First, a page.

Donald Campbell’s restored Bluebird K7 set for Scottish run
Campbell’s Bluebird K7 will take to the water for the first time in more than 50 years tomorrow morning, running on the Isle of Bute’s Loch Fad for crew training
Donald Campbell has remained both a hero and a figure of interest to generations of speed enthusiasts since his tragic death on Lake Coniston in 1967. Travelling at more than 300mph, Campbell’s record-breaking Bluebird K7 hydroplane flipped and crashed, hitting the water with estimated G-force in excess of 100g. He was 45 years old.
His craft rested in the dark centre of the lake for 34 years before Bill Smith controversially raised the wreck, along with recovering Campbell’s body, in 2001. Since then, Smith’s team has been renovating the craft in Tyneside, Newcastle.
After 17 years of work, the hydroplane has now been transported to Scotland for testing on Loch Fad, Isle of Bute. Its first journey under its own power is set for Saturday morning (August 4, 2018).
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After initial water tests, Bluebird is expected to return to Coniston next year, where the hydroplane will run at speed. Once this has been undertaken, Bluebird K7 is expected to reside in Coniston’s Ruskin Museum as the main attraction.
‘We’ll be training ourselves on Loch Fad for a fortnight because we don’t really know how she will behave,’ Mr Smith told AutoClassics.
‘Once this is complete there’s hope that she’ll take a speed run back in Coniston, but there is lots of work to be done before then. We have come a long way since salvaging the wreck.’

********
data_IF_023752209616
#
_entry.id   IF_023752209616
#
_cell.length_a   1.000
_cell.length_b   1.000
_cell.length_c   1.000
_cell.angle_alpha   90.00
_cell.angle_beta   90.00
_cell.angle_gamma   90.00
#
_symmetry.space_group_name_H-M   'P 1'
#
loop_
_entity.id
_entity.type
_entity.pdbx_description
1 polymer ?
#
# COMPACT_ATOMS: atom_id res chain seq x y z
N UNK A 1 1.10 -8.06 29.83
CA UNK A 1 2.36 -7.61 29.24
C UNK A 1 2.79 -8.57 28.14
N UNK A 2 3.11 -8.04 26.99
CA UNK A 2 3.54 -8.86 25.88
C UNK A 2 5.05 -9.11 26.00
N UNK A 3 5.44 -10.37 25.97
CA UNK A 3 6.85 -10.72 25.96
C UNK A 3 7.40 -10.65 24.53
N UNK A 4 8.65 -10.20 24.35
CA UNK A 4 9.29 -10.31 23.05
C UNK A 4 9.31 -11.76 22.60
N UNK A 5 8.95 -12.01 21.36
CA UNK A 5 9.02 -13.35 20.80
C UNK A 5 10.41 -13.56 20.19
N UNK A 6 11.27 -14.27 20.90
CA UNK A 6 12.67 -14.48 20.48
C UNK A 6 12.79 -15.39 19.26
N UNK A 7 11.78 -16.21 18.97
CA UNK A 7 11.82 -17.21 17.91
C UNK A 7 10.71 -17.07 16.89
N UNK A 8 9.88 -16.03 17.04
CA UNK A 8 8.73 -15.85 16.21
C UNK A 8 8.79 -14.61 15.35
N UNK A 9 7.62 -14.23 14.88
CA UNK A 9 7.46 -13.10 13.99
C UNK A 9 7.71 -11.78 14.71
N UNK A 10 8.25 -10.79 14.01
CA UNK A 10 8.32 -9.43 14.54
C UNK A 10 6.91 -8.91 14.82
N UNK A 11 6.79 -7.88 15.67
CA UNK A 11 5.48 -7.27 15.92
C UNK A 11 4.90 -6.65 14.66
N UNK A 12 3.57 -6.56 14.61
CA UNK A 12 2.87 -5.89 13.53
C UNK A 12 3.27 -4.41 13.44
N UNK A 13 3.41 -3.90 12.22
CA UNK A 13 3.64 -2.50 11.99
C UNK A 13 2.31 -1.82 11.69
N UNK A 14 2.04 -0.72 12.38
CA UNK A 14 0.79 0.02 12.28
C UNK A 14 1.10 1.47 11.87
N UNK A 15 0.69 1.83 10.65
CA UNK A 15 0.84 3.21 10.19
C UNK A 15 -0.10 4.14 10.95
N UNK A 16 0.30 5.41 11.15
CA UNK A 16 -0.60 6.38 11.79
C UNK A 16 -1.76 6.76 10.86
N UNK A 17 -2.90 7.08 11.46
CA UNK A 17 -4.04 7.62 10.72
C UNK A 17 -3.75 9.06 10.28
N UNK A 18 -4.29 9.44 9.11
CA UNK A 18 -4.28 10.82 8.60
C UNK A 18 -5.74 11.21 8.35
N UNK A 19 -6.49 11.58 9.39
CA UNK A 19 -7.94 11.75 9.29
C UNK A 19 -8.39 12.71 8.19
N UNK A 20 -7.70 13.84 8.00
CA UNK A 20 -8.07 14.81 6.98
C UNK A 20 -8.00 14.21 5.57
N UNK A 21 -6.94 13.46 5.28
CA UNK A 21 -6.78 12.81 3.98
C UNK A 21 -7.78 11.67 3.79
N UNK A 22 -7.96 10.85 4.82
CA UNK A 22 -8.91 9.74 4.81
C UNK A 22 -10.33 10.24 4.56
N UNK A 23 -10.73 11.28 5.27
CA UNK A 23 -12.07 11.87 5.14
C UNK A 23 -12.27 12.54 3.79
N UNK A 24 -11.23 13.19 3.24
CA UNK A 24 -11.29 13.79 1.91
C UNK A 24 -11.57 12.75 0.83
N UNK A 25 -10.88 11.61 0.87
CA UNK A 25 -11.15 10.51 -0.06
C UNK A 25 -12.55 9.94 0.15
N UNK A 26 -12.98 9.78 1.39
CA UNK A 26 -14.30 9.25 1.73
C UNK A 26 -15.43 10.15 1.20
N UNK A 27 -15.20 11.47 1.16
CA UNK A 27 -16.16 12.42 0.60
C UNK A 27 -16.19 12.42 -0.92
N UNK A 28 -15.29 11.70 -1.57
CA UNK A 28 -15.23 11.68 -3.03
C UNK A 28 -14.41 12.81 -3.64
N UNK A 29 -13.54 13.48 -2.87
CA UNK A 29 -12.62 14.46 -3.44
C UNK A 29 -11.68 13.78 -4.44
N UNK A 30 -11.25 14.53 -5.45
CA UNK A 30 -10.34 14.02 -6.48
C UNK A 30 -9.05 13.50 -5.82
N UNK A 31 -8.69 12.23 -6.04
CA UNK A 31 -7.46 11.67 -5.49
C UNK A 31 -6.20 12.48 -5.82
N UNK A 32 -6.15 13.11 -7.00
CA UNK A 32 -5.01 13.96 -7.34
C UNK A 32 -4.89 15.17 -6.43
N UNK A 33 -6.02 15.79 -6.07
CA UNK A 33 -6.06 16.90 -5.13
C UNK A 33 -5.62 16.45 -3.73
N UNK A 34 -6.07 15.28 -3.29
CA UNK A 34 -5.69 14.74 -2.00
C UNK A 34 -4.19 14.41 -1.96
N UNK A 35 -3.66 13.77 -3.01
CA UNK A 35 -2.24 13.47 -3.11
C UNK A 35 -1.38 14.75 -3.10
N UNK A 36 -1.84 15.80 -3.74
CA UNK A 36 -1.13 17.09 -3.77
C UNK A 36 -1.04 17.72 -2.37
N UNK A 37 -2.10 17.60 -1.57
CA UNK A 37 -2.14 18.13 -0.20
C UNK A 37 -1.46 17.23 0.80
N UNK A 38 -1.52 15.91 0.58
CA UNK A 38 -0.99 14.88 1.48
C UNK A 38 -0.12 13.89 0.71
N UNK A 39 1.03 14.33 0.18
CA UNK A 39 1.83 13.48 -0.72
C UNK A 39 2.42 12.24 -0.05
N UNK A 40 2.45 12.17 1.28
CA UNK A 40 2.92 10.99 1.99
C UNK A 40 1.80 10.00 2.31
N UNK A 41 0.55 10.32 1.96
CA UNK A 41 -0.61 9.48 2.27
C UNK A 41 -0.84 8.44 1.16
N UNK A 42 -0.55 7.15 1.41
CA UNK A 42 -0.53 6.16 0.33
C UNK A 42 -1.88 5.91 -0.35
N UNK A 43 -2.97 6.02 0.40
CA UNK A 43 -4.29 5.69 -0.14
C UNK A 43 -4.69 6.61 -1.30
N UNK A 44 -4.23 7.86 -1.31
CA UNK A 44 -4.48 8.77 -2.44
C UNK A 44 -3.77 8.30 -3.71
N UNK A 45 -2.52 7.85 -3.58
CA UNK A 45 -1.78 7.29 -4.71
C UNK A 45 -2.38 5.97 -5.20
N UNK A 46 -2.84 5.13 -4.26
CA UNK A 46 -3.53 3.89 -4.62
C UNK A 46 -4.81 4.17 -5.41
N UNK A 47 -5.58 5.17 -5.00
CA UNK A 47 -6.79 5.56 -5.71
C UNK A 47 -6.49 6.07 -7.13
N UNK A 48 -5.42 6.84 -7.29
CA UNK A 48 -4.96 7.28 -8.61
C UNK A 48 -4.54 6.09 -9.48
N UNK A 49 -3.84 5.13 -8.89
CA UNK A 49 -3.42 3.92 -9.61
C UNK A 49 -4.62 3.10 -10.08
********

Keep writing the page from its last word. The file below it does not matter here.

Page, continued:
Bill’s team has painstakingly rebuilt the fuselage, with nearly all components having to be specially made. Bluebird’s original Bristol Orpheus engine was destroyed, but a replacement powerplant was donated by De Havilland Aviation in 2007 and is almost identical to Campbell’s original.
The engine was successfully tested after instalment in the reconstructed chassis in 2016. Bill was in the cockpit for the test fire and called the experience ‘amazing’.
Donald’s daughter, Gina Campbell, told the BBC: ‘It will be quite an extraordinary experience for me to see this boat after so many years. I don’t quite know how my heart will react, but I’m sure it will be with great jubilation.’
Bill concluded: ‘We have spent more than a decade-and-a-half logging parts and piecing her [Bluebird] back together. Everything has been repaired. She now looks how she should.’
AutoClassics will bring you further updates as they happen.
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